Legendary Harlem designer Dapper Dan has been given the keys to an upcoming Gucci capsule collection set to be previewed and released in stores next Spring. Dan has also been made the face of Gucci’s new Fall ’17 tailoring ad campaign, as you can see below.
Dan (real name Daniel Day) had been an integral part of the fashion of several black entertainers and athletes during the 80s and early 90s, creating some of the culture’s most iconic looks for the likes of Mike Tyson, LL Cool J, Eric B. and Rakim, and many others. Dan began creating these pieces after seeing that luxury brands like Gucci and Louis Vuitton were not making clothes for people of color, and hoped that his designs would be a way for people in his community to enjoy such brands.
The announcement of Dan’s collaboration with Gucci comes out after controversy earlier this year involving the Gucci Cruise collection ’18 show in Florence, Italy back in May, in which creative director Alessandro Michele had a model wear a mink jacket with ballooned sleeves (at 4:08 mark) which was essentially a replica of Dan’s 1989 jacket which he had designed for Olympic medalist Diane Dixon. When photos of the Gucci jacket surfaced, outrage on the Internet ensued as Dan was not consulted by the brand whatsoever, prior to the show in Florence. Even Dixon herself was upset by the replica, posting this on her Instagram:
"Bish" stole my look! Give credit to @dapperdanharlem He did it FIRST in 1989! #gucci #GucciRipOff Now they get it! Long time overdue! @iamaprilwalker @tammyfordagency #DesignerWars #louisvuitton #LouisVuittonMinkJacket #dianedixonolympian @usmarothonmann @677flycreative @pam_boy @spaceodditykelly @i_am_audrey_ #dapperdanharlem @tom.prior @balleralert @theshaderoom
Although the Gucci Instagram account posted the next day that the jacket was created in homage to Dapper Dan, Michele himself never labeled it as a homage, instead stating, “I understand that I am putting my hands in a kind of very delicate playground, the black community. But I love the black community. I think they have a big voice in terms of fashion.”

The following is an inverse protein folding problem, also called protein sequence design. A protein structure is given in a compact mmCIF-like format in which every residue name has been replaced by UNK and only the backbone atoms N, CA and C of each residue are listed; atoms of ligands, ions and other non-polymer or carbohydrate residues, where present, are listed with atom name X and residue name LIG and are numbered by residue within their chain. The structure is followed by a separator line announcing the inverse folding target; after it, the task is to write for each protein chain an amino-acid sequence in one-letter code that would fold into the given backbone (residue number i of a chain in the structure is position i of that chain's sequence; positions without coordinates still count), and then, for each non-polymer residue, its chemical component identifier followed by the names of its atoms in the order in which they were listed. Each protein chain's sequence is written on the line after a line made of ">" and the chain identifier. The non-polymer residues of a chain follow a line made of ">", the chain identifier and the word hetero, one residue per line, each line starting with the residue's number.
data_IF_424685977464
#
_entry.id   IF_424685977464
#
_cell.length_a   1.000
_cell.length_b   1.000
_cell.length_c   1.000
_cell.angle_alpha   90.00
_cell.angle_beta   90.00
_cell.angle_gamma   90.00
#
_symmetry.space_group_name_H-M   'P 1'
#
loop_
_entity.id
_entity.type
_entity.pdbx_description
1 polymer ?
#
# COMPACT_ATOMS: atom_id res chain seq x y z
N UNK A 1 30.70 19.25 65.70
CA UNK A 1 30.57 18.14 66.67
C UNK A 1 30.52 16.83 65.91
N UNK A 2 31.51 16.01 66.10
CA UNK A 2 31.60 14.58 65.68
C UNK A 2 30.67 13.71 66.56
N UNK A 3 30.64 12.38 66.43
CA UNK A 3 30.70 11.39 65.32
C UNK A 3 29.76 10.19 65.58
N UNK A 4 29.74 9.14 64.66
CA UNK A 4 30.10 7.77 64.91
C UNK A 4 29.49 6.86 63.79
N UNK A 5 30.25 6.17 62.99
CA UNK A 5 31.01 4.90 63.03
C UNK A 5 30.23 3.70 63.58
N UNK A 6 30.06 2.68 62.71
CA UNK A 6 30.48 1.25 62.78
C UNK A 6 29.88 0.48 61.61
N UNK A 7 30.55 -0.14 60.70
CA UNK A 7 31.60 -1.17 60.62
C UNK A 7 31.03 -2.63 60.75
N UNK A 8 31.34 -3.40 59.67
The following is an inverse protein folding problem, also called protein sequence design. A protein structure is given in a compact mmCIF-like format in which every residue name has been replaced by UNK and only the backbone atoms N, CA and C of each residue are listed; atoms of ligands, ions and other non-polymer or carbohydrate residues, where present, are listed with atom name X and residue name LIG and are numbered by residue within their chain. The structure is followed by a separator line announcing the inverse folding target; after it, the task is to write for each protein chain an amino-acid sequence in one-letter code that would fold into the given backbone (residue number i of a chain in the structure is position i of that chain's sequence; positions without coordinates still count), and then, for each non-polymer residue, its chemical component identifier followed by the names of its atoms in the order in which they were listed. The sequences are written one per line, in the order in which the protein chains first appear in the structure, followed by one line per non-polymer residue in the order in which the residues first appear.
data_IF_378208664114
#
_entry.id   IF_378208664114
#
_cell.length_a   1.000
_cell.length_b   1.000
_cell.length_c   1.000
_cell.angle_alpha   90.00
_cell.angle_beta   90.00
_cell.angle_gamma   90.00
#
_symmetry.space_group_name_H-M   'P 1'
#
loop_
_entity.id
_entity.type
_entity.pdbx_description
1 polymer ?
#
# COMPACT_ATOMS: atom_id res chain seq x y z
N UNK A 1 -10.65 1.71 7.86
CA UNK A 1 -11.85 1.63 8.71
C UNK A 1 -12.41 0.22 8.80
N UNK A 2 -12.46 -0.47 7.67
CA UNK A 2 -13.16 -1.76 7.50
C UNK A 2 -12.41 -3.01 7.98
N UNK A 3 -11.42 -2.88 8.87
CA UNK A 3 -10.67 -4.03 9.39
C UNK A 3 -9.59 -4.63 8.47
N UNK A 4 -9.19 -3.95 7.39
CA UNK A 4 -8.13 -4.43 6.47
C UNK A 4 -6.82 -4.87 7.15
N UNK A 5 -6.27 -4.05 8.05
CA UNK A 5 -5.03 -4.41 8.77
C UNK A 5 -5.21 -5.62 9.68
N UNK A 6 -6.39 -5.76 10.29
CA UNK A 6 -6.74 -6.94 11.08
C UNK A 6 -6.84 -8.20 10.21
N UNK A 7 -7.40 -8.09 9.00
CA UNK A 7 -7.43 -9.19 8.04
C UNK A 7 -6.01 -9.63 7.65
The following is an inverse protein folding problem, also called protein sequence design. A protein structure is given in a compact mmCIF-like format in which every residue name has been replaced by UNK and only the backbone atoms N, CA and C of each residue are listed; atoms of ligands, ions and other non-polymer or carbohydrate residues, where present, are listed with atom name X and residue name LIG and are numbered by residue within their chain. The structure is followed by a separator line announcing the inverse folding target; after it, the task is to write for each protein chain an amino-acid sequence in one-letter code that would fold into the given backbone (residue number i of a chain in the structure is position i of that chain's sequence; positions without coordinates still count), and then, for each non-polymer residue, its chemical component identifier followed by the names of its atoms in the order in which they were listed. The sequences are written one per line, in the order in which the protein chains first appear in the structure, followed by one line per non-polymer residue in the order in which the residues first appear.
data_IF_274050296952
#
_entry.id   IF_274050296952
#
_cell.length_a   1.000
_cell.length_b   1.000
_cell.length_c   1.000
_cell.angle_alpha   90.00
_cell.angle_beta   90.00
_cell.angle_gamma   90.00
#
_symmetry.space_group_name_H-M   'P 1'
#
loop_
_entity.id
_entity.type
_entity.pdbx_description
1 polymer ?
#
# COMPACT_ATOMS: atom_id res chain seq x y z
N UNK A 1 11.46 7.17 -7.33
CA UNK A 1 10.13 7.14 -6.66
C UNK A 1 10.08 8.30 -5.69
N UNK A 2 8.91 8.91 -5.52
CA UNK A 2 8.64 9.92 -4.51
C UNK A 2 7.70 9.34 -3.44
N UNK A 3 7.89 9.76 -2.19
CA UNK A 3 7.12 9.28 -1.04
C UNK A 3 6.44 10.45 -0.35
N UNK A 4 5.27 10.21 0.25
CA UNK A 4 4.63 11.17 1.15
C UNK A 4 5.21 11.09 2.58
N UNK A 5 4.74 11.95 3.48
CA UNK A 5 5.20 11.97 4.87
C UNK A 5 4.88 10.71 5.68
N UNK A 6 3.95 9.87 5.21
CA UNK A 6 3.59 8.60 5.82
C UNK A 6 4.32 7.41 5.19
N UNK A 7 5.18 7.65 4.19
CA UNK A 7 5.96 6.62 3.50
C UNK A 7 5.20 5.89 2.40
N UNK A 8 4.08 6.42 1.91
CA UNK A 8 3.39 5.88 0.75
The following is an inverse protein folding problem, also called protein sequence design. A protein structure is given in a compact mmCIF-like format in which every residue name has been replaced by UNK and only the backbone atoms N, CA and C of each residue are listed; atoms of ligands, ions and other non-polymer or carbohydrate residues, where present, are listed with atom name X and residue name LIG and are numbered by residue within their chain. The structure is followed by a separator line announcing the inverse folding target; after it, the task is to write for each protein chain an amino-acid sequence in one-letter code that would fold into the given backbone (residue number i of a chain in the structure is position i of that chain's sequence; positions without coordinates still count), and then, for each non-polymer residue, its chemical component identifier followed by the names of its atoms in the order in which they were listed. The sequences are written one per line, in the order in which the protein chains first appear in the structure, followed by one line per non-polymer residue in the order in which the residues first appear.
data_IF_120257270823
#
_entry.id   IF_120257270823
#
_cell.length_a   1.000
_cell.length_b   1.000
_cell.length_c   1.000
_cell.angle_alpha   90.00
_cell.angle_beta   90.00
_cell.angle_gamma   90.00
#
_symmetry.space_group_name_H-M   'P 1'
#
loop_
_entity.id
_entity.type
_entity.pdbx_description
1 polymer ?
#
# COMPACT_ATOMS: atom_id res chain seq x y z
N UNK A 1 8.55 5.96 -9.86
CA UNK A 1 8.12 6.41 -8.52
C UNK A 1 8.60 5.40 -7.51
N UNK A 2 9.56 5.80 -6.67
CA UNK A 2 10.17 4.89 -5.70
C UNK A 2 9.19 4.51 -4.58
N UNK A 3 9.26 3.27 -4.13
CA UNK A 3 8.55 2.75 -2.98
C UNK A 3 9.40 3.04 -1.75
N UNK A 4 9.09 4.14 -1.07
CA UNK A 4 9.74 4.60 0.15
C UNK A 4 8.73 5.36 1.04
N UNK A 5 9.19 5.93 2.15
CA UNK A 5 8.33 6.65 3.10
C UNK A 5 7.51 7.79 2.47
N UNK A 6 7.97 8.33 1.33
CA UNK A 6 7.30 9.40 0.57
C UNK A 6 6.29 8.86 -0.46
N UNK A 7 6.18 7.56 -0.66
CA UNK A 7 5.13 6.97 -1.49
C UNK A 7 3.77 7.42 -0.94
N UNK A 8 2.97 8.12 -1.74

Dan had been surprised to see Gucci’s version of his jacket, yet said that he had expected to be copied since he first opened up his shop.
“My store first opened, and I couldn’t even get designer garments in there, nobody would sell to me. I’m talking 1982. This is 2017. That’s already behind me. The fact that it has to be two different worlds, I had already accepted that. I was just content with satisfying the people in my community.”
Dan had opened up his iconic boutique back in 1982 with hopes that the brands he would use in his pieces would purchase the pieces from him and provide him with fabrics to create more, but was rejected and sued on numerous occasions, ultimately resulting in the closing of his shop in 1992.
Dan now hopes that some of his original tailers will join him in his plans to re-open his shop, which will be “powered” by Gucci, who will finally provide Dan with raw fabrics and other materials.
Among the people who helped make the partnership come about is Stephen Stoute, the founder and CEO of the brand development and marketing firm Translation. Here’s what he had to say about the relationship between Dan and Gucci:
“The thing that’s amazing is, what’s being celebrated today was shut down. The couture guys were sitting in Italy, in Paris, deciding to shut it down, rather than embrace it. Now we look up in 2017, and Dan is the feature in their global advertising campaign. They’re releasing a collection that’s going to be in all locations around the world. We’re bringing Gucci to Harlem.”
Dan has a memoir coming out in 2018 detailing his work since his shop has closed, including pieces he’s made for the likes of Floyd Mayweather, and others. You can find out more about Dan by visiting his website, Dapper Dan of Harlem.